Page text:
The migraine is over, and I’m ready to take on the day — or am I?
The first thing I notice, upon waking, is that the pain is gone, and I feel elated like the pain from yesterday has caused a rebirth in me! I move to get out of bed and sense the soreness that tightens and ripples through my body. I stand up, determined to ignore the aching, but my head reels and swirls causing me to steady myself for a minute. Then, adrenalin cascades through my veins as I contemplate the tasks ahead of me today.
Once dressed, I open the curtains and then immediately close them because the daylight feels too intense and is burning into the pupils of my eyes. A hat, dark sunglasses, and lots of squinting facilitate the morning drive to the kid’s school. Soon, I find myself sitting at my desk, staring at the computer screen and thinking, “What was it that I needed to do today?” I read the to-do list and decide to do it tomorrow and feel comforted by the fact that I actually made a decision..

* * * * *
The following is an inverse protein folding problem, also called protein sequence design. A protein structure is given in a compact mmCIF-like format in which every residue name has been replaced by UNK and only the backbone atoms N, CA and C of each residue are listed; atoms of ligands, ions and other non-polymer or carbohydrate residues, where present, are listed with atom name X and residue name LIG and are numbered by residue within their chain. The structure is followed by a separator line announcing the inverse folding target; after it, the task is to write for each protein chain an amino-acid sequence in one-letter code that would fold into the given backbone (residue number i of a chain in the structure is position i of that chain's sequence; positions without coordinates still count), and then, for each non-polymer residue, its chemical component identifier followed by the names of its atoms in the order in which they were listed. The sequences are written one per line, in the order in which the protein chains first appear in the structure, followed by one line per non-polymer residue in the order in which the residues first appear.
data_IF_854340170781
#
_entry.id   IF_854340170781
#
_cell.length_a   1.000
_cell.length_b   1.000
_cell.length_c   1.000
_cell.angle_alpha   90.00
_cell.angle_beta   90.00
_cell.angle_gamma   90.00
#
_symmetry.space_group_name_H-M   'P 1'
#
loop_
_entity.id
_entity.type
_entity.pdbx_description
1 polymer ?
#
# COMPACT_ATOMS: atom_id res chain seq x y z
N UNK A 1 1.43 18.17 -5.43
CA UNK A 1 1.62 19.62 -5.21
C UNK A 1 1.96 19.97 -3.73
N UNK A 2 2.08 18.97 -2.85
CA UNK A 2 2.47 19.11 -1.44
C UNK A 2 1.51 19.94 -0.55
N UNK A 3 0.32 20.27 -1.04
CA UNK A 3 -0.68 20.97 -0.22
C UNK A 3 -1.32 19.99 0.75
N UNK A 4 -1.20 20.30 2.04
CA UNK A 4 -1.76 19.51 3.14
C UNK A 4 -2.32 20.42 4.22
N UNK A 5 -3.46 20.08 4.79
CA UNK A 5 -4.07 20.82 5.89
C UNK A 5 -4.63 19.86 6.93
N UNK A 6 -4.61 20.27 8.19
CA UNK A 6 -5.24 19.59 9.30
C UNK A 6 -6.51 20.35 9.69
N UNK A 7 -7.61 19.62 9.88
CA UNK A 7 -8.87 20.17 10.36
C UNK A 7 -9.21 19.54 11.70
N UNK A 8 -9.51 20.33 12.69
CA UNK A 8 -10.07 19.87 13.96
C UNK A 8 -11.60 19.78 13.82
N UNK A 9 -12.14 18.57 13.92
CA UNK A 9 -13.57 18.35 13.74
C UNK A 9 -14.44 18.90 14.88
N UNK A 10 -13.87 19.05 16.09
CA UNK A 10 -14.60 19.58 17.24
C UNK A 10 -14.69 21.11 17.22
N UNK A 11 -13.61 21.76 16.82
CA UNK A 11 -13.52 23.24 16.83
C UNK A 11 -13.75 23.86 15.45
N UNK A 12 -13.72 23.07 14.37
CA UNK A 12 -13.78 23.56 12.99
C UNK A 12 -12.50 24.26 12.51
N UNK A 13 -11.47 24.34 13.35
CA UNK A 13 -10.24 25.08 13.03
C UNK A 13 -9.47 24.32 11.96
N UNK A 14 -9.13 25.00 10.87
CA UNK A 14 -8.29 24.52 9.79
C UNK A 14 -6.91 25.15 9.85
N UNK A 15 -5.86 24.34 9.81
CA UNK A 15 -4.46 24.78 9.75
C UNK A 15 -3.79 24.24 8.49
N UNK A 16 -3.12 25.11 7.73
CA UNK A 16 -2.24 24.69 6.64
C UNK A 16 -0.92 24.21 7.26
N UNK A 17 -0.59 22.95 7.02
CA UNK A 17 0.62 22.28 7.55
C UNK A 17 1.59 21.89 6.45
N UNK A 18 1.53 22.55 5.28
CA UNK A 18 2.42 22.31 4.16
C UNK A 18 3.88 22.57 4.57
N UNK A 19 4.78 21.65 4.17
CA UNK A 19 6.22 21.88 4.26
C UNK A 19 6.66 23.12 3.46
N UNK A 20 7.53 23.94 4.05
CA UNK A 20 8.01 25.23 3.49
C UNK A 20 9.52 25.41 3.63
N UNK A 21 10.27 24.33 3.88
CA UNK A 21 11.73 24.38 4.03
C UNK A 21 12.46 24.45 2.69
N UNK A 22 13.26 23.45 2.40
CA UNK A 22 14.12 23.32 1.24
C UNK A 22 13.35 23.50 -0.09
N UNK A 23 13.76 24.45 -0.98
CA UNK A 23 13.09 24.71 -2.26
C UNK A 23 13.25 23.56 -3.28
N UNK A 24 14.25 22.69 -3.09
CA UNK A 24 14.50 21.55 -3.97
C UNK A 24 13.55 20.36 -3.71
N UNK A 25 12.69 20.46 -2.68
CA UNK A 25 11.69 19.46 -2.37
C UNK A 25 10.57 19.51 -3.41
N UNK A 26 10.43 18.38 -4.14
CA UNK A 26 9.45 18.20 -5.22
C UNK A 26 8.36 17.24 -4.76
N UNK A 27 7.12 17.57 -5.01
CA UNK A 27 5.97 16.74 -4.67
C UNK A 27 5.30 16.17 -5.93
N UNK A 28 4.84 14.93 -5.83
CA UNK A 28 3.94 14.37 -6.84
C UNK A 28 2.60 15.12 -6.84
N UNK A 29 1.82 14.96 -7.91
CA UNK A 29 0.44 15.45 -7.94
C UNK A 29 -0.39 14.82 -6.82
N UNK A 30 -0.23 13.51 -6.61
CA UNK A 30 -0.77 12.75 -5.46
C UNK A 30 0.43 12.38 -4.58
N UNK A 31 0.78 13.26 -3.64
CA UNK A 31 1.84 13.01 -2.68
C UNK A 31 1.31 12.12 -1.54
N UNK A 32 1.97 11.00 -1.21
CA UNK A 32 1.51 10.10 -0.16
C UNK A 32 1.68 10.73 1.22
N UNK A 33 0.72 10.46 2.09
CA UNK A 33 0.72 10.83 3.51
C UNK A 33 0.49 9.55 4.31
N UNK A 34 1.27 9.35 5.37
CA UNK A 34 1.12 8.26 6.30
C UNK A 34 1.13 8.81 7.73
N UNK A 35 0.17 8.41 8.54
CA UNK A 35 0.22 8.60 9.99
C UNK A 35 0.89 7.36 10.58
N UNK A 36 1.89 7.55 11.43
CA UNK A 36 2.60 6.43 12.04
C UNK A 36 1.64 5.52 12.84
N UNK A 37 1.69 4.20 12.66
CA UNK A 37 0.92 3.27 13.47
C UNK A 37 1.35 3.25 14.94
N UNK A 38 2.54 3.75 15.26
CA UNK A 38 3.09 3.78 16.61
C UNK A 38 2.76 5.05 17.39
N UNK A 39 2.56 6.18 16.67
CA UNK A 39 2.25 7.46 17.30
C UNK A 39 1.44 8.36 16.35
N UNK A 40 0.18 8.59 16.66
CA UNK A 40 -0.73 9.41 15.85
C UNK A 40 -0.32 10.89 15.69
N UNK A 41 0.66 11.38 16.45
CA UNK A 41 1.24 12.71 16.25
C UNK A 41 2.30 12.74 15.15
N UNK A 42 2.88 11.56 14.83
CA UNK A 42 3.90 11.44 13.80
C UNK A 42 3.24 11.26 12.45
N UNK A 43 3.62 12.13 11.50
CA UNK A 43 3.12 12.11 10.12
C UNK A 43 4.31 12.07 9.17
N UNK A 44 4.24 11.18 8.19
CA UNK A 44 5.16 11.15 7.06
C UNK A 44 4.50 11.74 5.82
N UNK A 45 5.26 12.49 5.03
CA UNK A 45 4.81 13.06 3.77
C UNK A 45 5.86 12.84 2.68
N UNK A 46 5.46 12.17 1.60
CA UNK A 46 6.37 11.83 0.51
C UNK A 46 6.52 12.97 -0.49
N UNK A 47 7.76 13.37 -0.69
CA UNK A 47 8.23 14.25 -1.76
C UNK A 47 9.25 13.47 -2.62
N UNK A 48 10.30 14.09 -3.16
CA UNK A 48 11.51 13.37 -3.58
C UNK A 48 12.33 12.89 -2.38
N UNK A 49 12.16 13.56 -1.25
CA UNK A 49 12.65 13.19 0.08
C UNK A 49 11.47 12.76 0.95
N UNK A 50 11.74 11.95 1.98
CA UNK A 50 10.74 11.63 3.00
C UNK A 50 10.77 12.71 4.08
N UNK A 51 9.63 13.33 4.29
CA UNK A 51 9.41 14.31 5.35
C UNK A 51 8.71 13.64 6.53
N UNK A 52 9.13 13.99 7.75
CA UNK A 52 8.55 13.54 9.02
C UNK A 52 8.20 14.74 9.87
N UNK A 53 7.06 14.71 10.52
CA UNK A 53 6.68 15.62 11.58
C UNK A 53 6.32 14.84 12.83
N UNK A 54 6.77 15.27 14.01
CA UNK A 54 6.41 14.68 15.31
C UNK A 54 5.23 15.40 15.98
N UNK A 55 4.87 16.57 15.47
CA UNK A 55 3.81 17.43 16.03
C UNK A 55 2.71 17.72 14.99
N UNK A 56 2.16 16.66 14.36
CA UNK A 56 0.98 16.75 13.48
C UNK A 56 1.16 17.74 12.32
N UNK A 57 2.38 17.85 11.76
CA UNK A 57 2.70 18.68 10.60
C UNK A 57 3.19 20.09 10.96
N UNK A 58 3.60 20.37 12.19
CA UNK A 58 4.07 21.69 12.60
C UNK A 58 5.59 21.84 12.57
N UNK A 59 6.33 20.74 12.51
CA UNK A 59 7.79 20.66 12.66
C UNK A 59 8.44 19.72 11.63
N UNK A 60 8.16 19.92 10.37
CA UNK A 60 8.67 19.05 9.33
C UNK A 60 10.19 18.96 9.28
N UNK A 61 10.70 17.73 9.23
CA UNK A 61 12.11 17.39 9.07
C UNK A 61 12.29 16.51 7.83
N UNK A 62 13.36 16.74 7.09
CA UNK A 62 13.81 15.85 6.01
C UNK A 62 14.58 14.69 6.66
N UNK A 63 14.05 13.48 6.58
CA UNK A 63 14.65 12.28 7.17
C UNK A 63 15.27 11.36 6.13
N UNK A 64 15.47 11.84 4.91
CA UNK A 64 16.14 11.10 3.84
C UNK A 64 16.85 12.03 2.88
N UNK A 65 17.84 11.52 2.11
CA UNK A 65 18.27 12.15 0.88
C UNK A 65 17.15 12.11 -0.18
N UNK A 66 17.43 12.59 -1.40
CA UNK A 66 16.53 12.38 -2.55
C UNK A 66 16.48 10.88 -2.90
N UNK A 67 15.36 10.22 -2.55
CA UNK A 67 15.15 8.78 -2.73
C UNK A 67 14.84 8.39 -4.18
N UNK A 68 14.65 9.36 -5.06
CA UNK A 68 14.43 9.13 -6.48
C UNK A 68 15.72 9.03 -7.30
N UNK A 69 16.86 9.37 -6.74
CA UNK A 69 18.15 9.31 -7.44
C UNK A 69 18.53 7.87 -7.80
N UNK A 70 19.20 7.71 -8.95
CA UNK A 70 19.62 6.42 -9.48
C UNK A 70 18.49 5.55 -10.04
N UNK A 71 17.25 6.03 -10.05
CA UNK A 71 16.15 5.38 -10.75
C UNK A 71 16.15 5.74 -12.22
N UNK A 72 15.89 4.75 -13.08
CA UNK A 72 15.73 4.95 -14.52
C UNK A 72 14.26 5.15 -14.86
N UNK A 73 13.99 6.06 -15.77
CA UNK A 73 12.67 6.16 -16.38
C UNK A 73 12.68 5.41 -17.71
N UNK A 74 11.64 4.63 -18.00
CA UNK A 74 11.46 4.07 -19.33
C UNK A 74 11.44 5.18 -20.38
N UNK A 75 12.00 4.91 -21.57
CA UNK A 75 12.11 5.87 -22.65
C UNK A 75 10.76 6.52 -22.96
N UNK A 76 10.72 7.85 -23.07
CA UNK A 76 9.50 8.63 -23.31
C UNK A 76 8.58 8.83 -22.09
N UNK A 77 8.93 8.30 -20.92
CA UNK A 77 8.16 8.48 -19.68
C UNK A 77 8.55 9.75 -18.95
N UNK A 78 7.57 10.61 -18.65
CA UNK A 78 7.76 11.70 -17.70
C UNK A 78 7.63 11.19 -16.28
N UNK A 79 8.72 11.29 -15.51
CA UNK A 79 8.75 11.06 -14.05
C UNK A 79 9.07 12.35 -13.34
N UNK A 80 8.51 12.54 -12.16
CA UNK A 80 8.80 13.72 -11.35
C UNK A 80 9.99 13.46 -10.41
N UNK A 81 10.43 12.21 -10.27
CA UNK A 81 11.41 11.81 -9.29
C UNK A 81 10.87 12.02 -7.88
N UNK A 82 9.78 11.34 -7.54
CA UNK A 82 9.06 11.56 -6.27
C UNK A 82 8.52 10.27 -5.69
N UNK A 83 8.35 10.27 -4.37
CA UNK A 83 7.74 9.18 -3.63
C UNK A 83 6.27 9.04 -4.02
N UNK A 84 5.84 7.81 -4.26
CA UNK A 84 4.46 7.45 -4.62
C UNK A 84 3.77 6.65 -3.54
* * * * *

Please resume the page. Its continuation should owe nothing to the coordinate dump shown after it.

I decide to write a post about migraine postdrome, also known as migraine hangover, in hopes that it may be helpful to others. For so many years, I was unaware of this final stage of a migraine attack and understanding it has helped me learn to cope better. The worst part of migraine postdrome for me used to be accompanying depression because when I realized that I was unable to perform at a “normal” level of activity after a migraine, I felt weak, lazy, and useless.
Now, I take a step back and remind myself that I can be productive as long as I modify my activity. Simple and mundane tasks are now on the to-do list for today so that when I am feeling better, I’ll have more time to focus on more ones. It is still a struggle for me to quiet the negative self-talk, but I’m very much a work in progress.
Migraine postdrome is real and can last for up to 2 days. With all the focus on treating the migraine attack, we must not lose sight of the final stage of migraine and how to recover in a way that works best for us.
For more information about migraine and migraine postdrome, visit the American Migraine Foundation.